Our Story: Portraits of Change
Women’s Suffrage Centennial Commission | 2020
Our Story: Portraits of Change is an interactive photo mosaic and art installation depicting a portrait of suffragist and civil rights activist Ida B. Wells. Created by artist Helen Marshall of the People’s Picture, commissioned by the Women’s Suffrage Centennial Commission, and produced by Christina Korp, Purpose Entertainment, Our Story commemorates the 100th anniversary of the 19th Amendment and women’s right to vote in the United States. From August 24-28, a 25 ft by 40 ft (1,000 square feet) installation of the photo mosaic is on display at Union Station in Washington, DC.
The final portrait is made up of thousands of photos telling myriad stories of the suffrage movement. In the online mosaic, you can zoom in, click on the featured portraits and stories, and find out more about the many programs and events happening nationwide to commemorate the suffrage centennial in 2020.
Suffragists began their organized fight for women’s equality in 1848 when they demanded the right to vote during the first women’s rights convention in Seneca Falls, New York. For the next 72 years, women leaders lobbied, marched, picketed, and protested for the right to the ballot. The U.S. Congress finally passed the 19th Amendment on June 4, 1919, and it then went to the states for ratification. Thirty-six states needed to ratify the amendment for it to become law. After another year of organizing and lobbying by suffragists, Tennessee became the 36th state to approve the amendment on August 18, 1920. A week later, on August 26, the amendment was officially signed into the U.S. Constitution. Today, more than 68 million women vote in elections because of the courageous suffragists who never gave up the fight for equality. With the physical and virtual mosaic, we honor their dedicated efforts to expand American democracy.
The Our Story mosaic depicts a portrait of suffragist and civil rights activist Ida B. Wells. Wells was one activist in a movement of many, represented by the thousands of historic photographs of suffragists within the mosaic. Wells was a leader in the suffrage movement who fought to ensure Black women would not be left behind in the campaign for women’s rights. Her leadership, courage, and determination in the face of formidable obstacles represent the spirit of the American women’s suffrage movement.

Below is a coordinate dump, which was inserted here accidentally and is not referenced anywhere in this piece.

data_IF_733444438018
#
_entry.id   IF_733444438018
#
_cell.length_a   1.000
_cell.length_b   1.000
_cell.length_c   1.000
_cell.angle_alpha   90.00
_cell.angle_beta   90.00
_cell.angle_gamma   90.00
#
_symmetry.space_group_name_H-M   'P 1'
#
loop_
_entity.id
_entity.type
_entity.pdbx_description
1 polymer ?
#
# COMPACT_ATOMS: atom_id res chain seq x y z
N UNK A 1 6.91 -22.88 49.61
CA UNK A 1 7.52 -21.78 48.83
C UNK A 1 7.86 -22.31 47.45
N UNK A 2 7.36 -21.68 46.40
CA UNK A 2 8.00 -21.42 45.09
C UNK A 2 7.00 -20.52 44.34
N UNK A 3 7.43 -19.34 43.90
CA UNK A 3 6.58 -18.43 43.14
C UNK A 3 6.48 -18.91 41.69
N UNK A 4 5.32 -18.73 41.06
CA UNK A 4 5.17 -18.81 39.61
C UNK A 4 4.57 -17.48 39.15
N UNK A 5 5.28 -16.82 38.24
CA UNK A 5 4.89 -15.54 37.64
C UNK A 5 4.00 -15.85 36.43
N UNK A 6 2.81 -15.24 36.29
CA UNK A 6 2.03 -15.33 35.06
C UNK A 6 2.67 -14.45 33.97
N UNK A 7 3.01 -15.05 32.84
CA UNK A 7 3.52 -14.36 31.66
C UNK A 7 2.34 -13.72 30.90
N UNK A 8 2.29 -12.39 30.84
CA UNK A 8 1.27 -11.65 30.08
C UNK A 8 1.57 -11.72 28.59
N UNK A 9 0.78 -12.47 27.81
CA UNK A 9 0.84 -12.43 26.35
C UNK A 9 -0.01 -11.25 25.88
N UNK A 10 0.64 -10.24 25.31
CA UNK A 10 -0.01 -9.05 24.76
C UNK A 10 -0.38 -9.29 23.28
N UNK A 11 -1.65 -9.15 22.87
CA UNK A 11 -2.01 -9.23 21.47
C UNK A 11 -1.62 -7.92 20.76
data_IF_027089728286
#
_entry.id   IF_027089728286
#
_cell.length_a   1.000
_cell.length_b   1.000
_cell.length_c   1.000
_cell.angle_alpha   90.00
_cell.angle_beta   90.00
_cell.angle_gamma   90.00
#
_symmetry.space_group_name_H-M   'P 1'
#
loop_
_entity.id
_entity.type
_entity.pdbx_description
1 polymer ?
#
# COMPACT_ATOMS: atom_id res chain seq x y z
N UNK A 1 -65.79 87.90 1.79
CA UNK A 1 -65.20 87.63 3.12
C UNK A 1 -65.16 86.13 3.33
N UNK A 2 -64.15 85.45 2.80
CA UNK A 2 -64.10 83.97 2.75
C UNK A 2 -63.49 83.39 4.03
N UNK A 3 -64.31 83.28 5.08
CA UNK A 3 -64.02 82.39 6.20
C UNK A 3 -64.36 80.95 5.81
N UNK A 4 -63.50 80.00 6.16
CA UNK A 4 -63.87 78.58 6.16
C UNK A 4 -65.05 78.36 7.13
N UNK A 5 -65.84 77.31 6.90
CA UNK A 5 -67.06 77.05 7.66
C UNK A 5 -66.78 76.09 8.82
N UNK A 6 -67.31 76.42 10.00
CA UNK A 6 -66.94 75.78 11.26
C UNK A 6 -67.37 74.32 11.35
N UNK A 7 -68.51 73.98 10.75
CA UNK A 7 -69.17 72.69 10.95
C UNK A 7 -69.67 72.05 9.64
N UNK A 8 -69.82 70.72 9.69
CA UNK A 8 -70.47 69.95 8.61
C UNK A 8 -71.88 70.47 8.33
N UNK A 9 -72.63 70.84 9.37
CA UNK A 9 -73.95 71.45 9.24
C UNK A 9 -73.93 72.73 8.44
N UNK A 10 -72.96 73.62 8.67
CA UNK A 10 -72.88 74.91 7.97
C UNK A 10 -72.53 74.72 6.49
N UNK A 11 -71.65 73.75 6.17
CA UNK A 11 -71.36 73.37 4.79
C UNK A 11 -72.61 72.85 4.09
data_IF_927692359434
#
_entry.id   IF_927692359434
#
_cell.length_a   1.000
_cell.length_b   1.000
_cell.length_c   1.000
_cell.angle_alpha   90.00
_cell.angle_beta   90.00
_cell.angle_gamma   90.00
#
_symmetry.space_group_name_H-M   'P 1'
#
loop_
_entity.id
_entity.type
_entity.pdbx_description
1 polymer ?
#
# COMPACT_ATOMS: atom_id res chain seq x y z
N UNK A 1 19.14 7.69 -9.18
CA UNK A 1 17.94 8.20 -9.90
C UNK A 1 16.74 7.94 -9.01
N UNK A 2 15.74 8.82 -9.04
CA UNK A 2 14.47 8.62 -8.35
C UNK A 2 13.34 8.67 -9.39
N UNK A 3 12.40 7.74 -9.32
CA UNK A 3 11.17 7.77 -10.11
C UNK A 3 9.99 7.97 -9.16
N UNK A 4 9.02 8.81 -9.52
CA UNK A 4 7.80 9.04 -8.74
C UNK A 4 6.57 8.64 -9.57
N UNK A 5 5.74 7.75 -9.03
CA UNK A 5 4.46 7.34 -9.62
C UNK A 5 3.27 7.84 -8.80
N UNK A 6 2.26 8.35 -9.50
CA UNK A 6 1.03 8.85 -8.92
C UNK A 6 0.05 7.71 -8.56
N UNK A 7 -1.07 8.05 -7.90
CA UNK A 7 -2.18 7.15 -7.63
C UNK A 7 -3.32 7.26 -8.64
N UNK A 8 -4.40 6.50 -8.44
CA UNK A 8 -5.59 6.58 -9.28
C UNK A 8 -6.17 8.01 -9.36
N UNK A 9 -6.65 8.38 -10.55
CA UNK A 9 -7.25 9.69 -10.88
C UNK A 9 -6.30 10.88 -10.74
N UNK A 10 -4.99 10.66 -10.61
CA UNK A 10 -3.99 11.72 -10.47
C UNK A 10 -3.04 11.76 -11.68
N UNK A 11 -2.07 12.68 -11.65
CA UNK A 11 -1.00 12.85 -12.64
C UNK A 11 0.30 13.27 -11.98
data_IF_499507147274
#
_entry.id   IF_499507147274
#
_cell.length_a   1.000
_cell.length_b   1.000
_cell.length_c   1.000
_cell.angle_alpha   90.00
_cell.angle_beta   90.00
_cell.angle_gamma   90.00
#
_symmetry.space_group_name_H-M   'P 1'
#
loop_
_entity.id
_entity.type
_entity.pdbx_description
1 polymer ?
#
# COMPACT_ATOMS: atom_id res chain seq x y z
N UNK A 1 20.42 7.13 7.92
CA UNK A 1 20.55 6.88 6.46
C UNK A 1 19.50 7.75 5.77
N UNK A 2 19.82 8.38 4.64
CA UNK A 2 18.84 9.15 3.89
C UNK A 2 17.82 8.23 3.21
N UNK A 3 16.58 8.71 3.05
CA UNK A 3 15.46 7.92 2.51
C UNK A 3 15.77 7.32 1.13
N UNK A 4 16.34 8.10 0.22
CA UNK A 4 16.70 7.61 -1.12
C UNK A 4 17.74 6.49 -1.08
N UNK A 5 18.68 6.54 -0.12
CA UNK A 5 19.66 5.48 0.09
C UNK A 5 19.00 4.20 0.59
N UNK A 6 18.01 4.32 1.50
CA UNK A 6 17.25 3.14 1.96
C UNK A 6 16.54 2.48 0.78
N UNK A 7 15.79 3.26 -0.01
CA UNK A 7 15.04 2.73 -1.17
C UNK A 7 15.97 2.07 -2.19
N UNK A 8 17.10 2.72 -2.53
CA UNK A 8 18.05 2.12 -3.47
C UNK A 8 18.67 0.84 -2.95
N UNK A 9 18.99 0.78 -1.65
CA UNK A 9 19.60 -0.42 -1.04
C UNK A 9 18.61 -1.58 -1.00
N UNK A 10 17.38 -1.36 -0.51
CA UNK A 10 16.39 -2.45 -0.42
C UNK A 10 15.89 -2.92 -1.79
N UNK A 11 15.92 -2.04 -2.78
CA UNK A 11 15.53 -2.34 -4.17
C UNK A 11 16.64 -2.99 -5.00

YEARS OF WOMEN'S RIGHT TO VOTE
YEARS OF CAMPAIGNING
YEAR OF CELEBRATING
As the starting location of the suffrage “Prison Special” tour in February 1919, Union Station in Washington, D.C. played an important role in the American suffrage movement. The “Prison Special” was a train tour organized by suffragists who had been jailed for picketing the White House in support of the federal women’s suffrage amendment. In February 1919, 26 members of the National Woman’s Party boarded a chartered train they dubbed the “Democracy Limited” at Union Station. They visited cities across the country, where they spoke to large crowds about their experiences as political prisoners. The tour, which concluded in March 1919, helped build support during a critical moment in the movement. Only a few months later, the U.S. Congress would finally pass the 19th Amendment, and it would then go to the states for ratification.
The final artwork of Our Story: Portraits of Change was unveiled at Union Station in the Main Hall on August 24, 2020. The photo mosaic includes thousands of archival photos telling the story of the suffrage movement.